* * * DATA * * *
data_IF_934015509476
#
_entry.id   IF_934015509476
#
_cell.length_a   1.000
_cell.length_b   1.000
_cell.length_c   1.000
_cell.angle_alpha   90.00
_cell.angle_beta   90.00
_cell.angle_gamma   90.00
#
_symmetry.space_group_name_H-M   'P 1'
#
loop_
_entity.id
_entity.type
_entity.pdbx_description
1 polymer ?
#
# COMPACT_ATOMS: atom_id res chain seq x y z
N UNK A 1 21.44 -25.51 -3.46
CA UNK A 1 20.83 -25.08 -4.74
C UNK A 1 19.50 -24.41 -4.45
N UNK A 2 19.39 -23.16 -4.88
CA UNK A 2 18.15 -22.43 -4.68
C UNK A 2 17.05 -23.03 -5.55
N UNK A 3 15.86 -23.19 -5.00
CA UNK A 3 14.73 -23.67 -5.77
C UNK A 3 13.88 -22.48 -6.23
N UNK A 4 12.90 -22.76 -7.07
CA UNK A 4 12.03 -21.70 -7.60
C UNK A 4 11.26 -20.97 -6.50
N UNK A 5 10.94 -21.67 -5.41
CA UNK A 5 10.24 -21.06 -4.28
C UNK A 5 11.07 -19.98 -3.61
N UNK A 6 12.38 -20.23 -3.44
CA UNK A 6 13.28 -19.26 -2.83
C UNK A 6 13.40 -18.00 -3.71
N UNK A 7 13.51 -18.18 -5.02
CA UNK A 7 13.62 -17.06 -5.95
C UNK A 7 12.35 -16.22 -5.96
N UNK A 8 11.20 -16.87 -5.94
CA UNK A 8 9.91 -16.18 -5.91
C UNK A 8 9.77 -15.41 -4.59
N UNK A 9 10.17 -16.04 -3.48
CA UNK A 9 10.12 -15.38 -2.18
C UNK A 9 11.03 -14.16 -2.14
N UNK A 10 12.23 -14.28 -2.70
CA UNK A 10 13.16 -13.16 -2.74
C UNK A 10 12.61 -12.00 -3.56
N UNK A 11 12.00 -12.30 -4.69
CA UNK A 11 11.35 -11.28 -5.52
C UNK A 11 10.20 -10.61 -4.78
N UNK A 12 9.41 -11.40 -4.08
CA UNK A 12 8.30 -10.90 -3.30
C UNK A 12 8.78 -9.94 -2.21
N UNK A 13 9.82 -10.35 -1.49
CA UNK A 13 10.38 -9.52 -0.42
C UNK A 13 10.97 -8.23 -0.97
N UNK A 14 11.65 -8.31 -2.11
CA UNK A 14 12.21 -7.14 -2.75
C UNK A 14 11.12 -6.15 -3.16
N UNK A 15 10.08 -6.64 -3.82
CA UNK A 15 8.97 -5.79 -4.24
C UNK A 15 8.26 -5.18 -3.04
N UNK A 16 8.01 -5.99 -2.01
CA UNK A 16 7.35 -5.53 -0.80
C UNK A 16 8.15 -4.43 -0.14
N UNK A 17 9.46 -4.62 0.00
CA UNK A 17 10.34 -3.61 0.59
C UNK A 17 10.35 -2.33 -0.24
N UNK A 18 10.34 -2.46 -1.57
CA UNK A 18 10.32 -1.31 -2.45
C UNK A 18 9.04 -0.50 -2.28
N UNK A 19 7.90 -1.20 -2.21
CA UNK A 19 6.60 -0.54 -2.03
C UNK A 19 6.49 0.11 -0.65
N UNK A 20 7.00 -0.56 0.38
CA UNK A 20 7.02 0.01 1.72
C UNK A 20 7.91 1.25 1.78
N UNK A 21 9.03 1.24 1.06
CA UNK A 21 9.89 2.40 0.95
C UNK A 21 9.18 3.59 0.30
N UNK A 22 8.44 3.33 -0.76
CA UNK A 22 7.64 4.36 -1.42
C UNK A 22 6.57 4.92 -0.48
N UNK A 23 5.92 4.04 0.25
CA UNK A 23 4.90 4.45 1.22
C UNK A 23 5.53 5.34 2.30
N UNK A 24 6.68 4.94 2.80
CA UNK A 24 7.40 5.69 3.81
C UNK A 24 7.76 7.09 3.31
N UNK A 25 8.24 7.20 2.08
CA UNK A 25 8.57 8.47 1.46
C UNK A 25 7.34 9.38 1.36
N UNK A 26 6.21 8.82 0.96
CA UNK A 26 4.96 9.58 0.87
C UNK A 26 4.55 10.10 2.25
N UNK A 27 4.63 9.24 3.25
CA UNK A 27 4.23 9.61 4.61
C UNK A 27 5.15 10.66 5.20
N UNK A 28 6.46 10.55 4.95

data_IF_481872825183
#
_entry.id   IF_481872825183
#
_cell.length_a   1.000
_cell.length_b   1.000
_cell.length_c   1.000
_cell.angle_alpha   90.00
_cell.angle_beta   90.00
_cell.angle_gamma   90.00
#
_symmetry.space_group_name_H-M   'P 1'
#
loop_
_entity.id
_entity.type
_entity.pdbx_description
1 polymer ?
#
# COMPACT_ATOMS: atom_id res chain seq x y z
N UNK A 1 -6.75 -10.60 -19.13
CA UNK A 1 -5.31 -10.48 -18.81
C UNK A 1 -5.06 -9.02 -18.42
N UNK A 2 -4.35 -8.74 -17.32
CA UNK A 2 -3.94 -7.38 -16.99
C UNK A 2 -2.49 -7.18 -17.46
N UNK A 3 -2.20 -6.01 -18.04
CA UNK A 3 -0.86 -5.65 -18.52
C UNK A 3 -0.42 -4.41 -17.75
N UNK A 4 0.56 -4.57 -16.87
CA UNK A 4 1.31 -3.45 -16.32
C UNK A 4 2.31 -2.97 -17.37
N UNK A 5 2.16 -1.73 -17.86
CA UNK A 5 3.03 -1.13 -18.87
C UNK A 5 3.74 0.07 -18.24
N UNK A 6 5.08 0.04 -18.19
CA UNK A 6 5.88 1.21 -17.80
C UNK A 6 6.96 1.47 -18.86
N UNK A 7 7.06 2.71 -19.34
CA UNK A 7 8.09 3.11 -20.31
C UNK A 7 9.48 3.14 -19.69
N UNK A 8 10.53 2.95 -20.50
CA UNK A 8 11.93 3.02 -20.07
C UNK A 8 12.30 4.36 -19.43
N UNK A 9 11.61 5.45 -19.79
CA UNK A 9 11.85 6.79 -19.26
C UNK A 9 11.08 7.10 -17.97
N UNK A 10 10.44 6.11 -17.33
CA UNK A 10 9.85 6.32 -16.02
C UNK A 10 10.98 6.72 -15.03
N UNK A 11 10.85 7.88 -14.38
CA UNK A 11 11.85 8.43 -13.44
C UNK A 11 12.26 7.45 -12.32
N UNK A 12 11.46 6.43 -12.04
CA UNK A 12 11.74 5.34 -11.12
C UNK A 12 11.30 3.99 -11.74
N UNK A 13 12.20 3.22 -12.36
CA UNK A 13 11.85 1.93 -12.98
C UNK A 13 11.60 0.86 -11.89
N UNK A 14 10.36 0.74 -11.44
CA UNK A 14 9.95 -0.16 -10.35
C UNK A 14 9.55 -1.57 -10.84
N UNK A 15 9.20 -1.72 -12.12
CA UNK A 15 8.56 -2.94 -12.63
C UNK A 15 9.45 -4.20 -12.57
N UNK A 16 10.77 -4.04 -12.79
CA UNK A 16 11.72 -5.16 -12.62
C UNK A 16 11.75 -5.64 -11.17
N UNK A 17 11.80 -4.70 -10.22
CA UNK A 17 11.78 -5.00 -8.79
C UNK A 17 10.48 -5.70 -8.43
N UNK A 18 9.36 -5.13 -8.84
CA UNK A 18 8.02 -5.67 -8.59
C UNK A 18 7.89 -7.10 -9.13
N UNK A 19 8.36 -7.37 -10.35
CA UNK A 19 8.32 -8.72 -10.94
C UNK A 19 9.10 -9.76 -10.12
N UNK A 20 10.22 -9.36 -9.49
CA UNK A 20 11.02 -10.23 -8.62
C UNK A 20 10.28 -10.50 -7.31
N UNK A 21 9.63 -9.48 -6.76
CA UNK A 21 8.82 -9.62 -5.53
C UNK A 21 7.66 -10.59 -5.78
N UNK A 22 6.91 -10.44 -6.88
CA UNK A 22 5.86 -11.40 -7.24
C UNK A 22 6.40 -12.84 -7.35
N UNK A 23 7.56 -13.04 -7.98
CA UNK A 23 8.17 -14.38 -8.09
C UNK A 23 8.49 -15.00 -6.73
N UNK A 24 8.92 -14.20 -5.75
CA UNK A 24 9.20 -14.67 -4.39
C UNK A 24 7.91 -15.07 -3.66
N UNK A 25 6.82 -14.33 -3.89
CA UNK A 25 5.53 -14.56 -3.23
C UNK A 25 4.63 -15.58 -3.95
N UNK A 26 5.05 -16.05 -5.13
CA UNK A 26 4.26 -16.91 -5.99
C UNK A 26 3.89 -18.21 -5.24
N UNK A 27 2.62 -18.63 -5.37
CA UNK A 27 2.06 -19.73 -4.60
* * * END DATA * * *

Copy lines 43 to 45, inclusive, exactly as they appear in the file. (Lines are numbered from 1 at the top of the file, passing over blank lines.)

CA UNK A 8 9.91 -16.18 -5.91
C UNK A 8 9.77 -15.41 -4.59
N UNK A 9 10.17 -16.04 -3.48